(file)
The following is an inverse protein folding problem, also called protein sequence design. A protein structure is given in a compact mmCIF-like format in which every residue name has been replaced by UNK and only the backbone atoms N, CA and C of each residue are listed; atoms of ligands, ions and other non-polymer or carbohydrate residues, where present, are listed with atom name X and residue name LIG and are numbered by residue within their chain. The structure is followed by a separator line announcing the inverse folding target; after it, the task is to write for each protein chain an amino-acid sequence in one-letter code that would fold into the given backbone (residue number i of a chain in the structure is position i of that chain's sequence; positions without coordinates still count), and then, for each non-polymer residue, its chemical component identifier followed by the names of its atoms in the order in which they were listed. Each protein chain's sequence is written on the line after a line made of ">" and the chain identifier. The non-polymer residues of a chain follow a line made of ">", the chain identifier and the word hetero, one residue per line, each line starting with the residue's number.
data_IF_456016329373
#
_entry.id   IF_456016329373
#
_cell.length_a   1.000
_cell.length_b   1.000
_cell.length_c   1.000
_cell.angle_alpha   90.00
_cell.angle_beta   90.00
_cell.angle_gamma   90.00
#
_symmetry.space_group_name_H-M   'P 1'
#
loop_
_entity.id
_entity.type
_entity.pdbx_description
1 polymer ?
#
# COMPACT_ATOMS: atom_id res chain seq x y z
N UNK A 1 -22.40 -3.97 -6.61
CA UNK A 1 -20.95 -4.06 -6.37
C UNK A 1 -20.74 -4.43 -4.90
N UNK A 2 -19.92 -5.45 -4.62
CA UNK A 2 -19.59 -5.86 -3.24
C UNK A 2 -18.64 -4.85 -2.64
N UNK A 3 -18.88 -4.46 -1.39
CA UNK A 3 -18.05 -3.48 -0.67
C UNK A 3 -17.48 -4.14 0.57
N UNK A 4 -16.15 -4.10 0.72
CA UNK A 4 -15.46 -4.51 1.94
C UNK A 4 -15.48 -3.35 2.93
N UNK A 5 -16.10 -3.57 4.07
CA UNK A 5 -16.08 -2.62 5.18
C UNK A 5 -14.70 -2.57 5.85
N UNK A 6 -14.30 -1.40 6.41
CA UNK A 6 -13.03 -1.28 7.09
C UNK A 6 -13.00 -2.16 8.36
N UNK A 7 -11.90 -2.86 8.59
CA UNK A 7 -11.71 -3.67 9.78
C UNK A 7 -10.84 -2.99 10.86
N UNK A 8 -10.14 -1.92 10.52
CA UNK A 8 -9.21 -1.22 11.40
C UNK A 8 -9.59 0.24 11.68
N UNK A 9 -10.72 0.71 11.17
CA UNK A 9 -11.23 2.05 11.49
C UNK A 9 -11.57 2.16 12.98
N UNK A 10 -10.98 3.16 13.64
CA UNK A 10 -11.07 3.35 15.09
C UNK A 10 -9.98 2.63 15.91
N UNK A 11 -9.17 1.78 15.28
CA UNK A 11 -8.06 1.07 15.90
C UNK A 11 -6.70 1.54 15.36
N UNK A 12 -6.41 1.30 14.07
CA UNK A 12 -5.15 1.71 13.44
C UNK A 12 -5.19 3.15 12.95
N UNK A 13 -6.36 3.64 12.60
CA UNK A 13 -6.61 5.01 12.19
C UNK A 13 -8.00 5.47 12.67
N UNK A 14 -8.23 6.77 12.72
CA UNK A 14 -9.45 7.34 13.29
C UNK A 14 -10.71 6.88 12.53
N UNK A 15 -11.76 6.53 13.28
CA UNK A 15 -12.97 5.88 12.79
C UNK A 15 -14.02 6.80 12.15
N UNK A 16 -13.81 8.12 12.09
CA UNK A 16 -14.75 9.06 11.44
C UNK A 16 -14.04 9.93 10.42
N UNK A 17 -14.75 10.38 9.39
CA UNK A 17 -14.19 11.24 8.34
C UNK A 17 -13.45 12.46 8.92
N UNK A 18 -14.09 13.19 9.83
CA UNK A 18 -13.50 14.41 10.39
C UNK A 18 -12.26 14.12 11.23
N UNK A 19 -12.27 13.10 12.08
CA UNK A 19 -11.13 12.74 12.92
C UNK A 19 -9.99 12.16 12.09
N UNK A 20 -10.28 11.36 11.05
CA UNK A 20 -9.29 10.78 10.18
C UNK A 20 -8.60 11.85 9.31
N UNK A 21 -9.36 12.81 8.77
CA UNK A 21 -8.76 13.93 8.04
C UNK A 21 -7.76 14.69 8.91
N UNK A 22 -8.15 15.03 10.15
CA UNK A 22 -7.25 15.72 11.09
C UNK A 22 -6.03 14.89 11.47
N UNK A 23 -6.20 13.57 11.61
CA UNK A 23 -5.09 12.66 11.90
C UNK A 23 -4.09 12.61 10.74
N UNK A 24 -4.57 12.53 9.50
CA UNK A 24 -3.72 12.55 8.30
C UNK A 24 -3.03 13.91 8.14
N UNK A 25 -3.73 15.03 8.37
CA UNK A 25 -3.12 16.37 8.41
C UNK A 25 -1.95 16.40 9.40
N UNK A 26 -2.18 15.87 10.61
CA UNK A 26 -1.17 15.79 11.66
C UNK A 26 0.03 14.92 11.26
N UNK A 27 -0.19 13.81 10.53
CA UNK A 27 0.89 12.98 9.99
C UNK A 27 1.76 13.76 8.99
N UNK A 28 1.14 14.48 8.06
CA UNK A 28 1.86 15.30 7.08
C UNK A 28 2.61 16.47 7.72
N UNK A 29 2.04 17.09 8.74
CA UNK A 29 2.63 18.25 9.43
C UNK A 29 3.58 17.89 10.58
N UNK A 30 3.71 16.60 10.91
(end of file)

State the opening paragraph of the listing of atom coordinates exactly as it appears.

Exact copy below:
The following is an inverse protein folding problem, also called protein sequence design. A protein structure is given in a compact mmCIF-like format in which every residue name has been replaced by UNK and only the backbone atoms N, CA and C of each residue are listed; atoms of ligands, ions and other non-polymer or carbohydrate residues, where present, are listed with atom name X and residue name LIG and are numbered by residue within their chain. The structure is followed by a separator line announcing the inverse folding target; after it, the task is to write for each protein chain an amino-acid sequence in one-letter code that would fold into the given backbone (residue number i of a chain in the structure is position i of that chain's sequence; positions without coordinates still count), and then, for each non-polymer residue, its chemical component identifier followed by the names of its atoms in the order in which they were listed. Each protein chain's sequence is written on the line after a line made of ">" and the chain identifier. The non-polymer residues of a chain follow a line made of ">", the chain identifier and the word hetero, one residue per line, each line starting with the residue's number.